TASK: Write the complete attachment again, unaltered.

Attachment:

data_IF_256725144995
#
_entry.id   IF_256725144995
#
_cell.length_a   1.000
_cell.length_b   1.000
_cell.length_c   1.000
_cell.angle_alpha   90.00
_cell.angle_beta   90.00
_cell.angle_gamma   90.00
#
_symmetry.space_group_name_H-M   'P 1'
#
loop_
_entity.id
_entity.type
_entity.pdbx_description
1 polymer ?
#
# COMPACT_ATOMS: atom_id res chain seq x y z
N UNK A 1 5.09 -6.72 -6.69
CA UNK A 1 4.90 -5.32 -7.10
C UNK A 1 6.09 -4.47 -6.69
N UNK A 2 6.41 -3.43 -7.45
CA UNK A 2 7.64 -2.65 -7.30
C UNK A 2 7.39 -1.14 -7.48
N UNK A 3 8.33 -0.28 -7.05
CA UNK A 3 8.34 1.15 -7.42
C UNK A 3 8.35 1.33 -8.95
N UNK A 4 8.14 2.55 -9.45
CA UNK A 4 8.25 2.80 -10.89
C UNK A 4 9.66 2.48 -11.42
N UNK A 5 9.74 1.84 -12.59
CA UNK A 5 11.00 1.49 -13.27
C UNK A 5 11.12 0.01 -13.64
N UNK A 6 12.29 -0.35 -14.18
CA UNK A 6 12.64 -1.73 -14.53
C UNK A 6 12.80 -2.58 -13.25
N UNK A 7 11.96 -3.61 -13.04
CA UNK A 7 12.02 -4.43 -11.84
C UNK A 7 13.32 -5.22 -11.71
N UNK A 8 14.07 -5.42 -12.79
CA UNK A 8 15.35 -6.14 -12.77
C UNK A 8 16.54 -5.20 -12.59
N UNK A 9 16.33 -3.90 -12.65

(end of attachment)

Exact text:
data_IF_256725144995
#
_entry.id   IF_256725144995
#
_cell.length_a   1.000
_cell.length_b   1.000
_cell.length_c   1.000
_cell.angle_alpha   90.00
_cell.angle_beta   90.00
_cell.angle_gamma   90.00
#
_symmetry.space_group_name_H-M   'P 1'
#
loop_
_entity.id
_entity.type
_entity.pdbx_description
1 polymer ?
#
# COMPACT_ATOMS: atom_id res chain seq x y z
N UNK A 1 5.09 -6.72 -6.69
CA UNK A 1 4.90 -5.32 -7.10
C UNK A 1 6.09 -4.47 -6.69
N UNK A 2 6.41 -3.43 -7.45
CA UNK A 2 7.64 -2.65 -7.30
C UNK A 2 7.39 -1.14 -7.48
N UNK A 3 8.33 -0.28 -7.05
CA UNK A 3 8.34 1.15 -7.42
C UNK A 3 8.35 1.33 -8.95
N UNK A 4 8.14 2.55 -9.45
CA UNK A 4 8.25 2.80 -10.89
C UNK A 4 9.66 2.48 -11.42
N UNK A 5 9.74 1.84 -12.59
CA UNK A 5 11.00 1.49 -13.27
C UNK A 5 11.12 0.01 -13.64
N UNK A 6 12.29 -0.35 -14.18
CA UNK A 6 12.64 -1.73 -14.53
C UNK A 6 12.80 -2.58 -13.25
N UNK A 7 11.96 -3.61 -13.04
CA UNK A 7 12.02 -4.43 -11.84
C UNK A 7 13.32 -5.22 -11.71
N UNK A 8 14.07 -5.42 -12.79
CA UNK A 8 15.35 -6.14 -12.77
C UNK A 8 16.54 -5.20 -12.59
N UNK A 9 16.33 -3.90 -12.65